In my last post I talked about how Greg was an innovative thinker who loved to challenge the status quo. What I love about digital health tools is not that they are amazing innovations or extraordinary technological feats of genius but that they have real potential to challenge the status quo. There are tools in use today that are having a positive impact in the system but in order to prevent the failures that Greg (and others) have experienced everyone must fully embrace the current opportunities associated with digital health.

So what exactly is digital health?

Canada Health Infoway defines digital health as:

The use of information technology/electronic communication tools, services and processes to deliver health care services or to facilitate better health.

I also like this definition from Australian company, Semantic Consulting:

Digital Health is a disruptive and transformational approach to the delivery of healthcare, with a focus on engaging and empowering patients, activating caregiver networks and understanding that patients are increasingly behaving as consumers of healthcare. Digital Health provides us with a toolbox of technologies and techniques that support the development of new, innovative patient and caregiver-centred models of care, driving improved engagement, accessibility, quality, safety, efficiency and sustainability into all corners of the health system.

There are many ways digital health tools could have had a positive impact on Greg’s health journey and in this post I am going to focus on one example – eReferrals.

Greg’s experience

There were several points in Greg’s care where failures in the referral process caused a break in Greg’s continuity of care. For more detail see the timeline on our site or the HQCA Continuity of Patient Care report but here are a couple examples:

  • Greg delivered a paper referral to a general surgeon’s office without a process in place to share information on timelines or confirm receipt of the referral. Greg was not contacted for 94 days.
  • After a CT scan the radiology report was sent to a doctor who had left the clinic. The urgent report was not reviewed until Greg called the clinic himself a week after his CT scan.
  • A referral was sent to a urologist who was on extended vacation. The referral was faxed and there was no process in place to notify the referring clinic that the urologist was out of the office. Greg discovered this himself when he called the urologist’s office 9 days later and heard the out-of-office message.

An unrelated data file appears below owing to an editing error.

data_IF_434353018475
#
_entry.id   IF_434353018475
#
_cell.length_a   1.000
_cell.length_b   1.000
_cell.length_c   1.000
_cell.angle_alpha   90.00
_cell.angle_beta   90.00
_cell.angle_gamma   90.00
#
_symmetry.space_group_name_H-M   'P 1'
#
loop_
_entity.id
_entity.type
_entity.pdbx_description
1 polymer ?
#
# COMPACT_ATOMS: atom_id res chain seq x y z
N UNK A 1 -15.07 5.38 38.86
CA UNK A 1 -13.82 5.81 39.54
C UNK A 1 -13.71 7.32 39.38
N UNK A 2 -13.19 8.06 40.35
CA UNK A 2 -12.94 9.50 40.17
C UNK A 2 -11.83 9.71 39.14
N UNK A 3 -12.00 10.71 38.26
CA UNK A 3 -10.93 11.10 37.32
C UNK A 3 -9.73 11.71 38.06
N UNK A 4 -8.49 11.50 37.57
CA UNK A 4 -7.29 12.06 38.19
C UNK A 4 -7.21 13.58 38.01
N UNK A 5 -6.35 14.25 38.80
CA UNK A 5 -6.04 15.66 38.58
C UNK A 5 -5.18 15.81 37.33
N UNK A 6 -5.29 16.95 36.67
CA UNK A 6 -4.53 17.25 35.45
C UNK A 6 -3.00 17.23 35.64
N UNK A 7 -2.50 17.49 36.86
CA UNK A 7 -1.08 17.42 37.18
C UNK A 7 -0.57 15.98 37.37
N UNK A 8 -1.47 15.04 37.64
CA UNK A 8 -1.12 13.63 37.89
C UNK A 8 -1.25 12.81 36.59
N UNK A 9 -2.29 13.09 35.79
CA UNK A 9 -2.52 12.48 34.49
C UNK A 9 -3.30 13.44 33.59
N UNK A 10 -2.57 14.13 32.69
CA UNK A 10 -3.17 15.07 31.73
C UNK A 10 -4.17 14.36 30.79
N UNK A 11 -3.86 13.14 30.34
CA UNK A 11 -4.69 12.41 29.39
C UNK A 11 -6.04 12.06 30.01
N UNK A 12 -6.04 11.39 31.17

E-Referral tools could have closed these gaps.


Imagine this…

  • You raise a health concern with your family doctor and together you decide that you should seek the advice of the specialist.
  • Your doctor utilizes an eReferral system to fill out the information that the specialist requires and electronically send a request for consultation.
  • The system will notify your family doctor if the specialist is available, how long the waitlist is and when the specialist (or the specialist’s team) has reviewed the request.
  • The specialist’s team selects options for the next available appointment time, which are sent to you via text message or email.
  • You select the appointment time that works best for you and confirm.
  • Both your family doctor and the specialist’s team receive notification that your appointment has been booked. Each step of the way is tracked and recorded.

Sound OK? Tools like this exist today and yet the system still relies on fax machines.

When I think about Greg’s experience as a patient the number of preventable failures still baffles me. The way he was treated is disheartening and scary. We often hear that healthcare is complicated but for Greg the system broke down in very simple ways. Digital health can and could have closed gaps in Greg’s care in vital ways. As patients, we must demand better communication and accountability from our healthcare providers.

For the love of eReferrals
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